“BWs?” he’d asked.

“Bingo wings,” she’d laughed. “But who cares?”

She didn’t really mind, he decided, and Scott certainly didn’t. Mind you, her husband remained easy-going and scruffy to a fault, committed to wearing a brown tie and white shirt which was always flapping free. Alongside an untrimmed moustache he could have found in a jumble sale, he was no advert for sharp dressing.

“What made you think it was dislike at first sight, Gaz?” Sophie asked.

Oops, here comes the psychoanalysis. “She drank herself into a coma,” he said. “But only after speaking incessantly about her ex-partner.”

“Hmm …” she said. “That’s a clue, but she might have had partner issues anyway.”

Scott laughed lightly. “She probably thought she’d enough demons without adding one more.”

“Shh …” Sophie hissed, before turning to Gary. “Put it behind you and move on,” she said softly. That's as near as she'd ever come to saying 'I told you so.' “There’s always more fish in the sea," she continued. "Not all will be beautiful mermaids.”

“Yeah, yeah,” he said. “But I don’t see a crop of Disney princesses queuing up to meet me.”

“I expect they don’t need glasses,” Scott said. “But Sophie’s right. After all, tomorrow is another day.”

He suppressed a groan. Scott had an annoying habit of slipping in film quotations, although they were usually more cryptic. “Maybe so,” he said. “But I met an even stranger woman the following day.”

“Oh?” Sophie perked up. “How come?”

“I picked up a hitch-hiker,” he said. “On the motorway.”

Scott frowned. “A sex worker?”

“I don’t think so.”

“Why not?”

“It didn’t feel like that, she was just strange.”

Scott sat back and peered at him. “Was it you or she who was odd?”

It sounded like odd phrasing but with Scott being an English teacher, he suspected he’d have it correct. “She was the one hitching a lift from the hard shoulder,” he said.

“Fair enough.” Scott looked across at his wife. “What do you reckon, Sophe?”

“I think-”

The ring of Gary’s mobile cut across her reply, and after picking it up, he saw the number was a new one.

“Is that Gary, please?” the voice asked when he answered. He recognised it instantly, it was the girl from Southport, the one with the international accent.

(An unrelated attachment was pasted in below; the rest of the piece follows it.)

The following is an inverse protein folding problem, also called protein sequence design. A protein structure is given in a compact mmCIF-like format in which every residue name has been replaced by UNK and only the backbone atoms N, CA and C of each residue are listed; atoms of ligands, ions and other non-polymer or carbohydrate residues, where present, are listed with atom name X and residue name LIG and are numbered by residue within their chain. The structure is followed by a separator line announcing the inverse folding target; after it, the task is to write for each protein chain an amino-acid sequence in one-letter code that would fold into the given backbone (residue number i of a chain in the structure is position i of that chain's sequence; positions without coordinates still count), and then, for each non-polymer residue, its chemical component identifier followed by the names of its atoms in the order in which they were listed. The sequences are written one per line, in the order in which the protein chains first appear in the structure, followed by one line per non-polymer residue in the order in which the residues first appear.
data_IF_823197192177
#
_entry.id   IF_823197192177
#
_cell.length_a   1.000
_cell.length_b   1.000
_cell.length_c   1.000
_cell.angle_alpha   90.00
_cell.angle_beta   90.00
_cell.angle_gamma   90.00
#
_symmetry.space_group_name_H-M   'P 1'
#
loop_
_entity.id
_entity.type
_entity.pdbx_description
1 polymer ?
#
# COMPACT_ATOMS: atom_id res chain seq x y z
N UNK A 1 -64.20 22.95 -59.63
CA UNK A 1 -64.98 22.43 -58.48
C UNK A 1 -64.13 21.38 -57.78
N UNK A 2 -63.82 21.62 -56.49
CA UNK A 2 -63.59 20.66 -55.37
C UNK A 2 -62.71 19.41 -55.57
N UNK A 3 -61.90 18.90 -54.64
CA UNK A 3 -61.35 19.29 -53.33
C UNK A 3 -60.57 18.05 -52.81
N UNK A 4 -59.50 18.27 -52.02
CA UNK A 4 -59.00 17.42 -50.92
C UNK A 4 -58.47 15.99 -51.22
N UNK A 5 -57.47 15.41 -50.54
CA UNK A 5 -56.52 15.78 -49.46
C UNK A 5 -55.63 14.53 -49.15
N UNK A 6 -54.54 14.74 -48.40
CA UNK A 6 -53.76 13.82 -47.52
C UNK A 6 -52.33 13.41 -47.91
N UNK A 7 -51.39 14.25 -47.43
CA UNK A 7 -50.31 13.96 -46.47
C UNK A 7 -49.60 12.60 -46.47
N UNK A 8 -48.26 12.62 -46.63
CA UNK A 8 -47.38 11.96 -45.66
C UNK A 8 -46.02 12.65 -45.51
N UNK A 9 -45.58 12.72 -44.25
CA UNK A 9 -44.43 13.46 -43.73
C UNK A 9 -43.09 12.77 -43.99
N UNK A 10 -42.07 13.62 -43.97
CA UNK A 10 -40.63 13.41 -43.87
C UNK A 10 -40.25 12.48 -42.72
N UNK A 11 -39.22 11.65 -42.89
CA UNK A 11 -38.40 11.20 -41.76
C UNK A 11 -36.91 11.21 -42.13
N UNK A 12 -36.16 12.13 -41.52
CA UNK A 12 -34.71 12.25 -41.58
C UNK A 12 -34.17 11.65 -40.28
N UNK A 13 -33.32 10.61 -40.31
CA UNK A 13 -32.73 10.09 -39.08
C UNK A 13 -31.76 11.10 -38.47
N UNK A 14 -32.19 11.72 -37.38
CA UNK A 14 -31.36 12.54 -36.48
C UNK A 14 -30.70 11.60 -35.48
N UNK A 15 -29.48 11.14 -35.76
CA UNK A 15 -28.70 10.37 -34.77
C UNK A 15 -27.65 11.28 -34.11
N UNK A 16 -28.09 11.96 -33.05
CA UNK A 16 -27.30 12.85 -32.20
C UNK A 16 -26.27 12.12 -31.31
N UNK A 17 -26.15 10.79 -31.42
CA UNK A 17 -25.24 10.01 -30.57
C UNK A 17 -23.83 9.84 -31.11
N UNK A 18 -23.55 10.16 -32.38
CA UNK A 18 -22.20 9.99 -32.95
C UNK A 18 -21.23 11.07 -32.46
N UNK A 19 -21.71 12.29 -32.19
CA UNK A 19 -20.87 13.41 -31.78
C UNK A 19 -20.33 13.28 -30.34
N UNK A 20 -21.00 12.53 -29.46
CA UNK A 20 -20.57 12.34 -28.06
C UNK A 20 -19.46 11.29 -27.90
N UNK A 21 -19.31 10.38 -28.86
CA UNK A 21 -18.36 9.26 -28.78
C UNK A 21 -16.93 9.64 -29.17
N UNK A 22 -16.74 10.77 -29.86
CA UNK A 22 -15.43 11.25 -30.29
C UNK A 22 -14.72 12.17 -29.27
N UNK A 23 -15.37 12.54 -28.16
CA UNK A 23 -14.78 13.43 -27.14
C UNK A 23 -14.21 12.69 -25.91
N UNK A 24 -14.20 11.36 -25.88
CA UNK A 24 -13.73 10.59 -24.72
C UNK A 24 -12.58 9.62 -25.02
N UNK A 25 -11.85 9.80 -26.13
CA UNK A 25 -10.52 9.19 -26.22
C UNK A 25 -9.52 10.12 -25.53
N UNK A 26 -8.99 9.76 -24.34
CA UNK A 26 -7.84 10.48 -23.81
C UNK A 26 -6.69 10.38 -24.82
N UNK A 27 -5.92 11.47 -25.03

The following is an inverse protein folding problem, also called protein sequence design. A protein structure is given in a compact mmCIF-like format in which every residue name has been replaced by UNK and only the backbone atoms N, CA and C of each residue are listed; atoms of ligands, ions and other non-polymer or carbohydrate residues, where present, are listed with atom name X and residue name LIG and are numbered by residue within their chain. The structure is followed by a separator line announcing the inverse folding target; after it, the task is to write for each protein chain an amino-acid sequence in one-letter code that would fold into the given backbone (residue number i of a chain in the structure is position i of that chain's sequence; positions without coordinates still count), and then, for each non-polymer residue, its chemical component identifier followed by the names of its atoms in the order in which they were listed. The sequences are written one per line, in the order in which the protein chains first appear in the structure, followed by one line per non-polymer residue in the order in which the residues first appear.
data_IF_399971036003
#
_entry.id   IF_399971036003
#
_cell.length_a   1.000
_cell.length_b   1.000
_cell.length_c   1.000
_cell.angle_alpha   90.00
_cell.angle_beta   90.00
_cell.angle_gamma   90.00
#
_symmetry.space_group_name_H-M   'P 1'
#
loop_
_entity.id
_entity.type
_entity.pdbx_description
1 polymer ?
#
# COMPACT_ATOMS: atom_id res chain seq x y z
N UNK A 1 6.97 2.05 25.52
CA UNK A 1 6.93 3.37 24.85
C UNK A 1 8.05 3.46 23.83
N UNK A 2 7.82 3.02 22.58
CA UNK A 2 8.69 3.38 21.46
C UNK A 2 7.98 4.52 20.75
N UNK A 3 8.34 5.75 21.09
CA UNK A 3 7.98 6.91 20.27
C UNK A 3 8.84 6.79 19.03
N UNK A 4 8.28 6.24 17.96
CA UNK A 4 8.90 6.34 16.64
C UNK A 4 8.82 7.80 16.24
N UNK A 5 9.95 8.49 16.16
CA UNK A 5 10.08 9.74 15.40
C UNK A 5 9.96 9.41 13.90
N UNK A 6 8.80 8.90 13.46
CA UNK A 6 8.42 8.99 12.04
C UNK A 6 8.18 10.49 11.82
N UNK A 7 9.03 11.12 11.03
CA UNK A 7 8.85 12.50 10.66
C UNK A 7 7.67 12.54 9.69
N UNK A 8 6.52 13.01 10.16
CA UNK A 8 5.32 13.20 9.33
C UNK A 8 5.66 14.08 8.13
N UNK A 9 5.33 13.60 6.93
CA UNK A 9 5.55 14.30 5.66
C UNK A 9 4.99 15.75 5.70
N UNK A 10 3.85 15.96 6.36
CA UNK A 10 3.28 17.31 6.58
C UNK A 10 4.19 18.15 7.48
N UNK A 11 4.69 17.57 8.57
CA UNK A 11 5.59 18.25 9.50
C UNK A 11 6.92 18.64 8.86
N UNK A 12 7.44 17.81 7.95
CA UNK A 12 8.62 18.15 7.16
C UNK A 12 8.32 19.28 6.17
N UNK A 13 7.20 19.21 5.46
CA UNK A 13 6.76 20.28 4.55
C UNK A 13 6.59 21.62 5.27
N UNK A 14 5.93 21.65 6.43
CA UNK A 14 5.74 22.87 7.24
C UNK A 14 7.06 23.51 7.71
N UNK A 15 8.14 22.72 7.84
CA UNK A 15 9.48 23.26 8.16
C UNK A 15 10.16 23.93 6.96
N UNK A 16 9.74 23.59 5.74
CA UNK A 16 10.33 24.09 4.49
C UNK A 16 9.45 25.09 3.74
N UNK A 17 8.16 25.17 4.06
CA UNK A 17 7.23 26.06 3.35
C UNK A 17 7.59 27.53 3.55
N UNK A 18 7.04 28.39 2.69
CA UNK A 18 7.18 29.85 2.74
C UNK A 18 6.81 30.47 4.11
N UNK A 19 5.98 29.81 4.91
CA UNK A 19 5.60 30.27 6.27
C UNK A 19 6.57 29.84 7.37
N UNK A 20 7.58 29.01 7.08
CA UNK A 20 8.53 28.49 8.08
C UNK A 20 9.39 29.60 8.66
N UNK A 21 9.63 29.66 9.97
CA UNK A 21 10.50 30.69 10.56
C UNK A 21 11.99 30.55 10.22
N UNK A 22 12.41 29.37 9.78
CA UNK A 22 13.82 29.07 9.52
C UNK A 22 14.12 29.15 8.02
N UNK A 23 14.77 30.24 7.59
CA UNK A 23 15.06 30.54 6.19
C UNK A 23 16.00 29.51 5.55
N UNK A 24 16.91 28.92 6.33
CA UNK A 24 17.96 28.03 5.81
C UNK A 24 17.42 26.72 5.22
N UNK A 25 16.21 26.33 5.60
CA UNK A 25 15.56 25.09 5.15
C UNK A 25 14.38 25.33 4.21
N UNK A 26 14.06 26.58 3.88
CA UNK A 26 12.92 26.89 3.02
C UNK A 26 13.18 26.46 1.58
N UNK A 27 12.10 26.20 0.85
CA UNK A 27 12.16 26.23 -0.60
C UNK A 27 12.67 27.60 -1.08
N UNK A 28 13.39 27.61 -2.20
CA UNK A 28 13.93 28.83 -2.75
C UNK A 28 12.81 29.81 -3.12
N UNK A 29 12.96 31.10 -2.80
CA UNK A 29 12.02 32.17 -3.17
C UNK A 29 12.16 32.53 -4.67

“Yes,” he said cautiously. After a quick glance at his companions, he rose to his feet. “I won’t be long,” he whispered with his hand over the mobile. Before they could reply, he moved to the window and turned his back.

“Is it convenient to talk?” the girl asked.

She obviously knew he’d recognised her voice. What was her name? Marcia? No, it was Maria. Shit, he should have given her a wrong number, but he hadn’t thought it through. “Well … not that much,” he said. “Is it important?”

In the short pause, he could hear her hurried breathing.

“To me, it is,” she said.

Looking over his shoulder, he saw the Sinclairs making no effort to hide their curiosity. “Look,” he said softly. “It’s a bit awkward at the moment, can I get back to you?” To emphasise the point a group of drinkers entered and the noise levels increased threefold.

“Wait,” she called, as if fearful he might hang up. “I’m seriously worried about something and I need advice urgently. Apart from my sister, there’s no one else I can talk to, and she might be involved. You’re the only one who can help.”

The only one? He was caught in two minds. Although she sounded worried, how stable was she? “What’s it about?” he asked.

“The Church.”

He was confused. “What church is this?”

“The Pentecostal Church of Southport.” Debbie said. “We call it the Pentecoastal Church because of the location, and to distinguish it from others.”

“I’ve never heard of it,” he admitted. “Is it new?”

“Very new,” Maria said. “And based so far on new dwellers.”

“New dwellers?” He waited for her to go on but she didn’t. “Do you mean immigrants?”

She gave an intake of breath. “I prefer the term ‘new dwellers’,” she said. “Mostly Aussies with a few Americans.”

“Are you part of the official Pentecostal Church?” he asked.

“Not officially,” she said. “It’s more of a loose association.”

He frowned. “Loose in the sense that that only you know about it?”

She said nothing.

“Where is your church?” he asked.

“We haven’t constructed an actual building yet,” she said. “We’re collecting alms.”

“As in money?”


“Surely that will cost millions? You’ll need large cheques, not a collection plate of loose coins.” Did that count as advice? He hoped so.

“We know that,” she said with a hint of annoyance. “For now, we meet in members’ houses, and that’s where Keith’s been so helpful by letting us celebrate at his house. He has great plans for us.”


“He’s the pastor.”

“Is he the problem?”

“No.” When he didn’t comment, she carried on. “It’s the congregation.”

“The congregation at your church?”

“Of course, I mean our congregation,” she said impatiently. “I’m not an ecclesiastical pub-crawler.”

He had to think about that for a moment.

“I can’t tell you any more over the phone,” she said. “I need to explain the background in detail first. Please help me.”